Forget BT and Virgin Media, this is the broadband upgrade we’ve all been waiting for

BT and Virgin Media continue to improve their broadband infrastructure with both firms now offering speedy downloads at over 900Mbps. That rapid rate allows users to beam full HD movies to their TVs in under a minute and is over 15 times faster than the UK average.

Clearly, that sounds pretty impressive but a new technology being tested by engineers at University College London (UCL) could push things to a whole new level.

In fact, the team at UCL has just recorded the world’s fastest ever internet speed which is capable of beaming 222 Ultra HD films to your living room every second or the entire library of content on Netflix downloaded in the time it takes you to blink.

The transmission rate of a ludicrously quick 178 terabits a second was achieved by transmitting data through a much wider range of colours of light, or wavelengths, than is typically used in standard optical fibre.

Not only does this make things faster but there’s also another benefit of the technique as it can be deployed on already existing infrastructure.

That means things can be upgraded at a far more effective cost, by upgrading the amplifiers that are located on optical fibre routes at 40-100km intervals.

As an example, upgrading an amplifier would cost £16,000, while installing new optical fibres can, in urban areas, cost up to £450,000 a kilometre.

Explaining more about the new technology, lead author Dr Galdino, a Lecturer at UCL and a Royal Academy of Engineering Research Fellow, said: “While current state-of-the-art cloud data-centre interconnections are capable of transporting up to 35 terabits a second, we are working with new technologies that utilise more efficiently the existing infrastructure, making better use of optical fibre bandwidth and enabling a world record transmission rate of 178 terabits a second.”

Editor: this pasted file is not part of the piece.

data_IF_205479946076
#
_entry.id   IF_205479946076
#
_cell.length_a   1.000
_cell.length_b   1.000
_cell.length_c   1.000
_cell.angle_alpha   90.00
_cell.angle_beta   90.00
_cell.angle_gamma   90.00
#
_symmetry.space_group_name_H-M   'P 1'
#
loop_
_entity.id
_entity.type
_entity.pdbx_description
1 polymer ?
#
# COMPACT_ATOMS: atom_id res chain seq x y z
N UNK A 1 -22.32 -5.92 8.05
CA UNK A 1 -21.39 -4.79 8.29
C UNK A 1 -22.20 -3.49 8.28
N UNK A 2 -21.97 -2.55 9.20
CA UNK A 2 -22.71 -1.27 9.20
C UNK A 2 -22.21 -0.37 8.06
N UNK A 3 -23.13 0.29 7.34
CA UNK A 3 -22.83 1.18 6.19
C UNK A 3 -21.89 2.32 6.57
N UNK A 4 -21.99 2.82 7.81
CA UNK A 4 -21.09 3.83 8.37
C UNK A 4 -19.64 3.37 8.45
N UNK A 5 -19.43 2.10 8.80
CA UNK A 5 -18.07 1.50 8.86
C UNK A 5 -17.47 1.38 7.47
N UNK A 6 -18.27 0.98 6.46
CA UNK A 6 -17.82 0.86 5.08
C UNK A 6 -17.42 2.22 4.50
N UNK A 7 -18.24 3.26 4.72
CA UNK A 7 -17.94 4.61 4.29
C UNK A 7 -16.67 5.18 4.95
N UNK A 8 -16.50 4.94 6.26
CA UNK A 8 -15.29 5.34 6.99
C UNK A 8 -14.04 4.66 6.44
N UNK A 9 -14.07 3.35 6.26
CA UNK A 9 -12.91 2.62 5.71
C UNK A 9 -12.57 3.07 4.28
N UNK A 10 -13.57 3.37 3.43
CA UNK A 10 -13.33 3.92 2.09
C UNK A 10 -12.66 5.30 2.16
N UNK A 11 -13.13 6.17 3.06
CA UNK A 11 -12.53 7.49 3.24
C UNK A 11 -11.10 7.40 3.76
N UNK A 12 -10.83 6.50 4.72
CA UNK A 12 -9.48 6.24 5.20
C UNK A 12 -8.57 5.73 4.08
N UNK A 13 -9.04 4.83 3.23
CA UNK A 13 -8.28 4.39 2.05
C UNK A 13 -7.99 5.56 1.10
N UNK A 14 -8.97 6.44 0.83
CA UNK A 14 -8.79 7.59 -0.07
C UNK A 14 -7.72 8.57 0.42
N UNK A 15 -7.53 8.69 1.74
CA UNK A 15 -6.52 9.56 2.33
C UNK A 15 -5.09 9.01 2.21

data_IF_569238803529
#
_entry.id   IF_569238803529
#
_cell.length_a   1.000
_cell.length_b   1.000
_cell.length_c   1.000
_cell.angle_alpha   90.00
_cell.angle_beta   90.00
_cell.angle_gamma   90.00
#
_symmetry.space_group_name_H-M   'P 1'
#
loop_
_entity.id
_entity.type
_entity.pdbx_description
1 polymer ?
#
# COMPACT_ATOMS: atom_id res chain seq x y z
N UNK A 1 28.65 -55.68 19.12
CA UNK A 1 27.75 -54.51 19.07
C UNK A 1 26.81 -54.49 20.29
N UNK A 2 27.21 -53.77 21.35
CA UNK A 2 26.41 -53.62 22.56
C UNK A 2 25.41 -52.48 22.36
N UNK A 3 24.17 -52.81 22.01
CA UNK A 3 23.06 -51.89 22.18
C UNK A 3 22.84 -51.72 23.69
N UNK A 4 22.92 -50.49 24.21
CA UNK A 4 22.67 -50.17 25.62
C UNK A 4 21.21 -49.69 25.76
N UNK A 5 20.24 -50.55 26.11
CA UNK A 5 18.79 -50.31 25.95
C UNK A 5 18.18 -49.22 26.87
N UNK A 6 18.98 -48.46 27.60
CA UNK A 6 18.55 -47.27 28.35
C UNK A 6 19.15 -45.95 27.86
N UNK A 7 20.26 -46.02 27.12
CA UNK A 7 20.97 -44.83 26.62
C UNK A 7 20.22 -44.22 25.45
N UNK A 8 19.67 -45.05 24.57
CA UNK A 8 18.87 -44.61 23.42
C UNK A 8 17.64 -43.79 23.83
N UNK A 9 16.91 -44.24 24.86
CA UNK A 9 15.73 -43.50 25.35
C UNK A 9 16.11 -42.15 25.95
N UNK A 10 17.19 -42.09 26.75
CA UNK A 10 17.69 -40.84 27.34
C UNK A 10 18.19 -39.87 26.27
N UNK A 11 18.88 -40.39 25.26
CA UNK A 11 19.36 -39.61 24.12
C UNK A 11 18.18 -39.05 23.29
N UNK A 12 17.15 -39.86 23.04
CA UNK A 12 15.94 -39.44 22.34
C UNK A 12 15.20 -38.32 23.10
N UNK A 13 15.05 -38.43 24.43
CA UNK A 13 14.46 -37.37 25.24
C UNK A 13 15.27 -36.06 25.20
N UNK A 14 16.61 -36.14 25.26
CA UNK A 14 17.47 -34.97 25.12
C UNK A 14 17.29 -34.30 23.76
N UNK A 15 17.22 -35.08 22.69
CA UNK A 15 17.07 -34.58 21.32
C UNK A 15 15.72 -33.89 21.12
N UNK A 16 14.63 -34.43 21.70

So why would you need such fast speeds?

Although most homes would never want to download 222 HD films per second the internet is becoming more strained as demand grows.

UCL says that since the start of the COVID-19 crisis, demand for broadband communication services has soared, with some operators experiencing as much as a 60 percent increase in internet traffic compared to before the crisis. In this unprecedented situation, the resilience and capability of broadband networks has become even more critical.

Dr Galdino added: “But, independent of the Covid-19 crisis, internet traffic has increased exponentially over the last 10 years and this whole growth in data demand is related to the cost per bit going down. The development of new technologies is crucial to maintaining this trend towards lower costs while meeting future data rate demands that will continue to increase, with as yet unthought-of applications that will transform people’s lives.”

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